In the long run, it will be most effective for your organization to internalize proper audit practices as part of your holistic mission and culture. Here at DCM Services, we do the right thing not because a policy or law requires it, but because we truly value integrity and recognize the critical importance of compliance and risk management.

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About the Author

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Melissa Coutier applies her decade of experience in government/regulatory auditing to successfully managing the Audit team at DCM Services. Her variety of expertise includes Risk Management, Federal Compliance, Internal Controls, Process Improvement, and Internal Investigations. She is a member of both the Certified Fraud Examiners Association and the Certified Internal Auditors Association, along with serving on the Supervisory Committee at a Federal Credit Union. Melissa’s team has received praise and won awards from clients as being a top leader in compliance in our industry.

Connect with Melissa on LinkedIn.

Probate Finder OnDemand®: Expectation vs. Reality, Part 2

When we talk about Probate Finder OnDemand® we often focus on the proprietary Probate Finder® technology powering our probated estate location and claim presentation solution. And rightfully so, as there is no comparable product on the market. To stop there doesn’t do justice in highlighting the full picture. The application may be the star, but now it’s time to pull back the curtain and introduce you to the equally impressive supporting cast.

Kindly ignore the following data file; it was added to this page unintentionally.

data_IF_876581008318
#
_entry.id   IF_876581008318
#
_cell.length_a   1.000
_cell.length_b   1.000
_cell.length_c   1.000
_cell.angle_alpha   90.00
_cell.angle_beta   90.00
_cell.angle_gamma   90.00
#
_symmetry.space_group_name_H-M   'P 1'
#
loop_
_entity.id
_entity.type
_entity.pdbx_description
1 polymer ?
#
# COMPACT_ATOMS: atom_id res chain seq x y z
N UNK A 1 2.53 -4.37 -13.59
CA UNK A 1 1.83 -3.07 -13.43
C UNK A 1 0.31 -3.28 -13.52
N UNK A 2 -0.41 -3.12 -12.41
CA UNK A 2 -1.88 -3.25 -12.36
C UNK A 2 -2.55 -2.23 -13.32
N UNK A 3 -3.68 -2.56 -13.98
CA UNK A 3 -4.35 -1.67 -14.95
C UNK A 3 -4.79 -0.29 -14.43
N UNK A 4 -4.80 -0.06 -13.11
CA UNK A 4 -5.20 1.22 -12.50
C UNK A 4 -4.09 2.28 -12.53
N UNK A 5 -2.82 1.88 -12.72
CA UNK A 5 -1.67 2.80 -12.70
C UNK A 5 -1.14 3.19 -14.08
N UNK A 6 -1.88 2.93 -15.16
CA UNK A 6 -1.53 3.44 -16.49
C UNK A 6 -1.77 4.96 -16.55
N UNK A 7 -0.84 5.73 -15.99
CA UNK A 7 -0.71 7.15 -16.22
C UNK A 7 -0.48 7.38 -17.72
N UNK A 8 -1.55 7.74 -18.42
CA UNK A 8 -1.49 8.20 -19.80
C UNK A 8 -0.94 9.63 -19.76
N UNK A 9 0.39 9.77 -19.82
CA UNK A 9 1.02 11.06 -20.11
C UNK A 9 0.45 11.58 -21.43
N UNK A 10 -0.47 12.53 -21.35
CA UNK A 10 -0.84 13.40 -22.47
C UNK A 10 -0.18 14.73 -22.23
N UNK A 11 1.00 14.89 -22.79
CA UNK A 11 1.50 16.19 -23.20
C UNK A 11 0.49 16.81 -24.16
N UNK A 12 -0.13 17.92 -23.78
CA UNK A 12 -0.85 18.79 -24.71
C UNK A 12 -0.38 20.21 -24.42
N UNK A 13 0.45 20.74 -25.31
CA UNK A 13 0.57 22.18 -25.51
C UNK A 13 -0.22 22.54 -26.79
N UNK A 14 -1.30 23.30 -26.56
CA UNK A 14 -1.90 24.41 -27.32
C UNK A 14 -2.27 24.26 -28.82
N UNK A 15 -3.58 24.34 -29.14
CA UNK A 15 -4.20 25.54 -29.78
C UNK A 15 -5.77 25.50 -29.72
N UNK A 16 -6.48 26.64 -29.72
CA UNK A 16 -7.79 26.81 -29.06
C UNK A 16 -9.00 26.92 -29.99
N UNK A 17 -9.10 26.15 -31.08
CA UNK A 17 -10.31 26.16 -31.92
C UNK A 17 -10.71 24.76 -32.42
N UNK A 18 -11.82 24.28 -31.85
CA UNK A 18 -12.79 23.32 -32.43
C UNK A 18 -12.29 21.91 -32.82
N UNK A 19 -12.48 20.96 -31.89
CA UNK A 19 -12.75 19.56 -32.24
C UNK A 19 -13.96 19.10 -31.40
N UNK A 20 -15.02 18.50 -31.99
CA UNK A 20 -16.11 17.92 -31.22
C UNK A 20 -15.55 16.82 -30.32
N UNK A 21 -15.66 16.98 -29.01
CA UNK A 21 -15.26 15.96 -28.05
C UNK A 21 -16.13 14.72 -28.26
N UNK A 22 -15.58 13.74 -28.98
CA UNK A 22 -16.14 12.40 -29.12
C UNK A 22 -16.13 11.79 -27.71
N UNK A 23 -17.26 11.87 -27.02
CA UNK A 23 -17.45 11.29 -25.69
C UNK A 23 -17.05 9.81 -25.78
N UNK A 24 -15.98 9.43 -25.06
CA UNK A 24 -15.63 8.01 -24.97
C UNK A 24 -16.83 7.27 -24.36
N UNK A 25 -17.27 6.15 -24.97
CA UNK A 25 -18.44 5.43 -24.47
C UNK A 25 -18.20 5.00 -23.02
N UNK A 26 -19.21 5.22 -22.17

Probate Finder OnDemand®: Expectation vs. Reality

So what really happens behind the scenes when your internal collections team uses Probate Finder OnDemand® to locate estates, place accounts, and approve estate recovery claims? Most users’ knowledge of the process begins and ends with our “One-click” claim approval, when in reality there is a complex, unseen series of actions beneath the surface.

20 Years Pioneering Collections: A Roundtable Reflection

As DCM Services reaches a pivotal moment in organizational history, it’s important to contemplate past successes and opportunities that have shaped our organization and the industries we serve. Today, five industry subject matter experts at DCM Services share their personal reflections on past and present, moreover offering a glimpse into the future.

Patient Bankruptcy – What Revenue Cycle Professionals Need to Know for Their Organization’s Own Fiscal Health

What do experts mean when they say high health care bills are the number one cause of bankruptcy in the US Studies differ on exactly what percentage of personal bankruptcies filed each year are associated with high medical bills.

When Patients Pass – The Compliance Issue Every Provider Needs to Know

Nearly a decade ago, DCM Services conducted an informal survey of more than 100 health systems and other providers in an effort to understand current practices in the management of accounts for deceased patients.